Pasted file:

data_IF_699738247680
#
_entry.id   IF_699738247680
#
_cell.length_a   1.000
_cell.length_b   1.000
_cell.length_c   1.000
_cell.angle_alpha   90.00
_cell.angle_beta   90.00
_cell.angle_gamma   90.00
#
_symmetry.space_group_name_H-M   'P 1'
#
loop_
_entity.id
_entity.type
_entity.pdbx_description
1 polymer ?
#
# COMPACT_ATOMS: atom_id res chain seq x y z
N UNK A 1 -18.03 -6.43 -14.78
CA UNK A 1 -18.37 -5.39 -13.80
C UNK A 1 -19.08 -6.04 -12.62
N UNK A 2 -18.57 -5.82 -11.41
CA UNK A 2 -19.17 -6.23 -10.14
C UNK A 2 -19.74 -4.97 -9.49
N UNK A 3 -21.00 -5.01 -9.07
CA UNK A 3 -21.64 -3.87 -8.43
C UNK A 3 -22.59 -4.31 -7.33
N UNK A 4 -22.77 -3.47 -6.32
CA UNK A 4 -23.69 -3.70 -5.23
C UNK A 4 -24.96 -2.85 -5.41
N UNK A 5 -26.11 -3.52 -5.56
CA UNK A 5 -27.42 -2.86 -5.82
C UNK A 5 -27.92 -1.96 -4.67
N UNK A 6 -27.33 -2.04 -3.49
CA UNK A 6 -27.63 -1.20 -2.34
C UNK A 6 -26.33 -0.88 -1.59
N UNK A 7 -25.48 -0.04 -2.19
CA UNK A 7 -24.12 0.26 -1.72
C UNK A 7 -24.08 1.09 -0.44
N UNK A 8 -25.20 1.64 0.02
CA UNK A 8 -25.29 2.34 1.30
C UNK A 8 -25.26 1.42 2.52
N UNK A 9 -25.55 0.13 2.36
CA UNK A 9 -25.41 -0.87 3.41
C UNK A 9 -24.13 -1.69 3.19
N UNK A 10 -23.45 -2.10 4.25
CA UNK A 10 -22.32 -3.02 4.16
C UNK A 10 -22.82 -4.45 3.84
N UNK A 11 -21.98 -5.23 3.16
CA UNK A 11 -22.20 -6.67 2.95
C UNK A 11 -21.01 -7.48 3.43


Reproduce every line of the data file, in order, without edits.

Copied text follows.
data_IF_699738247680
#
_entry.id   IF_699738247680
#
_cell.length_a   1.000
_cell.length_b   1.000
_cell.length_c   1.000
_cell.angle_alpha   90.00
_cell.angle_beta   90.00
_cell.angle_gamma   90.00
#
_symmetry.space_group_name_H-M   'P 1'
#
loop_
_entity.id
_entity.type
_entity.pdbx_description
1 polymer ?
#
# COMPACT_ATOMS: atom_id res chain seq x y z
N UNK A 1 -18.03 -6.43 -14.78
CA UNK A 1 -18.37 -5.39 -13.80
C UNK A 1 -19.08 -6.04 -12.62
N UNK A 2 -18.57 -5.82 -11.41
CA UNK A 2 -19.17 -6.23 -10.14
C UNK A 2 -19.74 -4.97 -9.49
N UNK A 3 -21.00 -5.01 -9.07
CA UNK A 3 -21.64 -3.87 -8.43
C UNK A 3 -22.59 -4.31 -7.33
N UNK A 4 -22.77 -3.47 -6.32
CA UNK A 4 -23.69 -3.70 -5.23
C UNK A 4 -24.96 -2.85 -5.41
N UNK A 5 -26.11 -3.52 -5.56
CA UNK A 5 -27.42 -2.86 -5.82
C UNK A 5 -27.92 -1.96 -4.67
N UNK A 6 -27.33 -2.04 -3.49
CA UNK A 6 -27.63 -1.20 -2.34
C UNK A 6 -26.33 -0.88 -1.59
N UNK A 7 -25.48 -0.04 -2.19
CA UNK A 7 -24.12 0.26 -1.72
C UNK A 7 -24.08 1.09 -0.44
N UNK A 8 -25.20 1.64 0.02
CA UNK A 8 -25.29 2.34 1.30
C UNK A 8 -25.26 1.42 2.52
N UNK A 9 -25.55 0.13 2.36
CA UNK A 9 -25.41 -0.87 3.41
C UNK A 9 -24.13 -1.69 3.19
N UNK A 10 -23.45 -2.10 4.25
CA UNK A 10 -22.32 -3.02 4.16
C UNK A 10 -22.82 -4.45 3.84
N UNK A 11 -21.98 -5.23 3.16
CA UNK A 11 -22.20 -6.67 2.95
C UNK A 11 -21.01 -7.48 3.43